a. Laws of physics same in inertial frames

b. Speed of light constant in inertial frames

4. Lorentz transformations

a. Length contraction

b. Time dilation

c. Simultaneity

d. Experimental evidence

1) Muon decay

2) Airborne atomic clocks

5. Paradoxes

6. Addition of velocities

7. Momentum

8. Energy

D. Explain wave-particle duality and its implications through both historical and thought experiments.

1. Light acting like a particle

a. Blackbody radiation

1) Definition of a black body

2) Classical attempts at solution

3) Planck's solution

b. The photoelectric effect

1) Experimental evidence

2) Einstein's solution

c. The Compton effect

2. Wave properties of particles

a. The de Broglie hypothesis

b. Electron diffraction

3. Wave-particle duality

a. Two slit experiments

1) Predictions for waves

2) Predictions for particles

3) Experimental results

b. The concept of probabilistic results

c. Discuss the concepts of quantum mechanics and solve simple problems

1. Probabilistic nature of quantum mechanics

2. Heisenberg uncertainty principle

3. Correspondence principle

E. Discuss models and solve problems pertaining to the hydrogen atom, the periodic table and condensed matter physics.

1. Bohr's model of the hydrogen atom and the hydrogen spectrum

a. Restriction of angular momentum to integer multiples of Planck's constant

b. Bohr radius

c. Energy levels and the hydrogen spectrum

d. Shortcomings of the Bohr model

2. Quantum mechanical approach

a. Schrodinger's equation

b. The need for four quantum numbers

c. Wave functions for the hydrogen atom

1) Shapes

2) Probabilities

d. Pauli exclusion principle

e. The periodic table

F. Explain models of nuclear physics, how they relate to observed results, and solve problems concerning radioactive decay.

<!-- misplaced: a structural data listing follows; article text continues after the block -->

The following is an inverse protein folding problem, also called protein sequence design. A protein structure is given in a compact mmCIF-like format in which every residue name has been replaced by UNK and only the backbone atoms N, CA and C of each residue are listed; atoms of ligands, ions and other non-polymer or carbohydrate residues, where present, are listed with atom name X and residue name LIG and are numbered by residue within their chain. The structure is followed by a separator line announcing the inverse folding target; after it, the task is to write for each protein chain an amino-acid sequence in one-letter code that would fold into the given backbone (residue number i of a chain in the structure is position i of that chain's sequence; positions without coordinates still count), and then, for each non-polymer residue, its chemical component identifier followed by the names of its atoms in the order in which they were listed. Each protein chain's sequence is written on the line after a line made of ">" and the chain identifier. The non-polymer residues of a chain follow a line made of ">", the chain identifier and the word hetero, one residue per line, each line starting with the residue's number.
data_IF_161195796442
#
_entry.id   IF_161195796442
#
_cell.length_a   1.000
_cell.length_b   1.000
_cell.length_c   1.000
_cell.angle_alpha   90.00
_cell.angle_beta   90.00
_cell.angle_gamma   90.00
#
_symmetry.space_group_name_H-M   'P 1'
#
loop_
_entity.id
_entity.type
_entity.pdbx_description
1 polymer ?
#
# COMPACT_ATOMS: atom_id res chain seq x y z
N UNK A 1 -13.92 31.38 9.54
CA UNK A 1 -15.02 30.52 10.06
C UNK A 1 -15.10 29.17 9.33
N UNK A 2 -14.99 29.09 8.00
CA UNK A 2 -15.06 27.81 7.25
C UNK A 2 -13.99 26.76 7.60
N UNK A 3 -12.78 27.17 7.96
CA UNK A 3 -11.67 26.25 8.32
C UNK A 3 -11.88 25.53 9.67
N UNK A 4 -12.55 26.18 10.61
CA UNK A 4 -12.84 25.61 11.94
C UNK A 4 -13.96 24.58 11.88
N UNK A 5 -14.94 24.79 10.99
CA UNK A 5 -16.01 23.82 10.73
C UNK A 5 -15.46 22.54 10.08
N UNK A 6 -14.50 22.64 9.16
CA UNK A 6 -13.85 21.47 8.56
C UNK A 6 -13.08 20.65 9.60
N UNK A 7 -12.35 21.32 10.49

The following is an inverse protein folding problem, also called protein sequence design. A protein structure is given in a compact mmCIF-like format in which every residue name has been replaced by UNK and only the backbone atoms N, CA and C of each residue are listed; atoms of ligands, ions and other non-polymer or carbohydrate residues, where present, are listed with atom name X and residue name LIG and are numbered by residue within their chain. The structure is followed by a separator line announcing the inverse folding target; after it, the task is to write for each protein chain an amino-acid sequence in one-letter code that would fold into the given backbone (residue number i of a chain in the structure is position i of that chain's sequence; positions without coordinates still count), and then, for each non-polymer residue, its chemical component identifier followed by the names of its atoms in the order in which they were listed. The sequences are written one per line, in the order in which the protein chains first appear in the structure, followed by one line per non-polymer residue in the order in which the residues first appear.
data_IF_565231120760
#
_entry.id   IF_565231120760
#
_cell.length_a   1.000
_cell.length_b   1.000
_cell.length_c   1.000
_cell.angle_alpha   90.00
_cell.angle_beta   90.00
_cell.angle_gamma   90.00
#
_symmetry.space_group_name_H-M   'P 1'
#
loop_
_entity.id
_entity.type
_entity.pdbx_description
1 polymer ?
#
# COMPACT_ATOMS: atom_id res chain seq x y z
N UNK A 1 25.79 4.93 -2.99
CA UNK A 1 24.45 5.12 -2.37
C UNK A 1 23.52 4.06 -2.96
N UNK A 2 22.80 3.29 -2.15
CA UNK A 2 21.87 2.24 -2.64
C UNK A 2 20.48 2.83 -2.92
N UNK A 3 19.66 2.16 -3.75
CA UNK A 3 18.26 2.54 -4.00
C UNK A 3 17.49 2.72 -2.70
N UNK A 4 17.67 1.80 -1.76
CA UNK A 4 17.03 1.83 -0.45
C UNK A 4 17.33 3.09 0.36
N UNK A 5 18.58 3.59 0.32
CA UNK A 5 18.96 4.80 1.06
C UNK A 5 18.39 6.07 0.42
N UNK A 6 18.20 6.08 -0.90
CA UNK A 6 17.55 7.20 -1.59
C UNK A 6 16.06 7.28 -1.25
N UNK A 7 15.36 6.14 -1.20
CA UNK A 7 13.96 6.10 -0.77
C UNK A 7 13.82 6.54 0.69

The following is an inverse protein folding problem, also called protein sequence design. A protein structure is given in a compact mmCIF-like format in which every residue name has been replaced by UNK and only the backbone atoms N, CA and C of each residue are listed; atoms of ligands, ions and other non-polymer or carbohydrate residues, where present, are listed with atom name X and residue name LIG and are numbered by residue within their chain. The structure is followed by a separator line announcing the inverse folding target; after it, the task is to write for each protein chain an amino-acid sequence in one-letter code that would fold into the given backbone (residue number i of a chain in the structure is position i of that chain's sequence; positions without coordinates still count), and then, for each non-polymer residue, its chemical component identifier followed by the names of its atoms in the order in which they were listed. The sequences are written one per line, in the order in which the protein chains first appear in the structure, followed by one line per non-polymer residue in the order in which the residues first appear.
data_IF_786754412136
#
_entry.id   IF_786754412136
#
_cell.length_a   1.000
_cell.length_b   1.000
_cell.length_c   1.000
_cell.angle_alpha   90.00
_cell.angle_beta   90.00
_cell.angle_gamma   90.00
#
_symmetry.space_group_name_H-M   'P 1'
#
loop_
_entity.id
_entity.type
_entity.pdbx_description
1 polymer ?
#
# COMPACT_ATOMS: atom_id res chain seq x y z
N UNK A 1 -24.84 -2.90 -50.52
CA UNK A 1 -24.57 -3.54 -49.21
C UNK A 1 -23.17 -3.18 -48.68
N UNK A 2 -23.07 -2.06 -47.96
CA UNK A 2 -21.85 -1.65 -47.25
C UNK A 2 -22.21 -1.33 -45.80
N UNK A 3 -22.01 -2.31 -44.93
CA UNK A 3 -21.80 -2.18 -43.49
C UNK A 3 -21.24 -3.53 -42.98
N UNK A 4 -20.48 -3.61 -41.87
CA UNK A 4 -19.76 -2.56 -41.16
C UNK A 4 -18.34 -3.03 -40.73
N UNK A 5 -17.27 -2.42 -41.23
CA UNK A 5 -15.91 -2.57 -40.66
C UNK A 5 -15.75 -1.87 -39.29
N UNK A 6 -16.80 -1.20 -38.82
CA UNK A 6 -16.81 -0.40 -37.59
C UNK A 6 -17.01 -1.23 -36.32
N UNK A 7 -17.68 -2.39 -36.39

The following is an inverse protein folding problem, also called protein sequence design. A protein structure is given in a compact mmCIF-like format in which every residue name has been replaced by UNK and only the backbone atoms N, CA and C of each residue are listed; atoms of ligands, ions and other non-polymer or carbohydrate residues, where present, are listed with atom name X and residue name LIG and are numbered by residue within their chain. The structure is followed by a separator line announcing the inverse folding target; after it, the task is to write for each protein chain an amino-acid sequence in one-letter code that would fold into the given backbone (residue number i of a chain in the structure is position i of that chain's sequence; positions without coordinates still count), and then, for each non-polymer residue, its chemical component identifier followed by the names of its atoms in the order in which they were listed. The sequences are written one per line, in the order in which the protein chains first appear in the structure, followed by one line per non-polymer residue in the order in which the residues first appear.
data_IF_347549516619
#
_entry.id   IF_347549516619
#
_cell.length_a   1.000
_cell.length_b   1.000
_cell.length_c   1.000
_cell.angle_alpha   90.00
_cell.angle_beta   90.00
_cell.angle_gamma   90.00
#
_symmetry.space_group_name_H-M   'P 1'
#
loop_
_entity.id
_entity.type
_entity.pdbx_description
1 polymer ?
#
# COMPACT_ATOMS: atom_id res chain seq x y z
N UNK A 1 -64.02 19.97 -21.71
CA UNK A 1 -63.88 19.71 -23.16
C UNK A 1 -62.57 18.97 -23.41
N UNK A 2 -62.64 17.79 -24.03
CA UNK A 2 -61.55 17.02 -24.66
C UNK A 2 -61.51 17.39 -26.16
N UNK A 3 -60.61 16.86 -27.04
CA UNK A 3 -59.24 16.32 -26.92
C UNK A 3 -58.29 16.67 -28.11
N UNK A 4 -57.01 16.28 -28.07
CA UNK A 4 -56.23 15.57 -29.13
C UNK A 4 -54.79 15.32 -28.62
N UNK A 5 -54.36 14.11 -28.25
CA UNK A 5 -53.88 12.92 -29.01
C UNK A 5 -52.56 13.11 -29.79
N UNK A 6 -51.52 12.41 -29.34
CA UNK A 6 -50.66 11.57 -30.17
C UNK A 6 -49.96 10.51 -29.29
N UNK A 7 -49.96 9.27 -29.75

1. Models of the nucleus

a. Stability

b. Ratio of protons to neutrons

2. Radioactivity

a. Decay and half-lives

b. Biological effects of radiation

3. Fission

4. Fusion

G. Explain current theories in particle physics.

1. Inventory of particles

a. Leptons

b. Hadrons

1) Baryons

2) Mesons

2. Conservation laws

3. Quarks

## Lab Content

A. Suggested laboratory experiments:

1. Speed of sound in air

2. Standing waves (in a string or air column)

3. Index of refraction

4. Focal length

5. Lenses

6. Interference and diffraction

7. Photoelectric effect

8. The hydrogen spectra

9. Measurements of radioactivity

## Special Facilities and/or Equipment

B. When taught via Foothill Global Access, on-going access to computer with email software and hardware; email address.

## Method(s) of Evaluation

A. Weekly assignments

B. Mid-term test

C. Laboratory

D. Final examination

## Method(s) of Instruction

A. Lecture

B. Discussion

C. Cooperative learning exercises

D. Electronic discussions/chat

E. Laboratory

F. Demonstration

## Representative Text(s) and Other Materials

Urone and Hinrichs. College Physics. OpenStax, 2012.

Note: OpenStax is the main OER text in the field. The text itself has undergone regular updates since 2012, but the copyright/edition date remains 2012.

## Types and/or Examples of Required Reading, Writing, and Outside of Class Assignments

A. Homework problems: Homework problems covering subject matter from text and related material ranging from 10-40 problems per week. Students will need to employ critical thinking in order to complete assignments.

B. Lecture: Four hours per week of lecture covering subject matter from text and related material. Reading and study of the textbook, related materials and notes.

C. Labs: Students will perform experiments and discuss their results in either the form of a written lab report or via oral examination. Reading and understanding the lab manual prior to class is essential to success.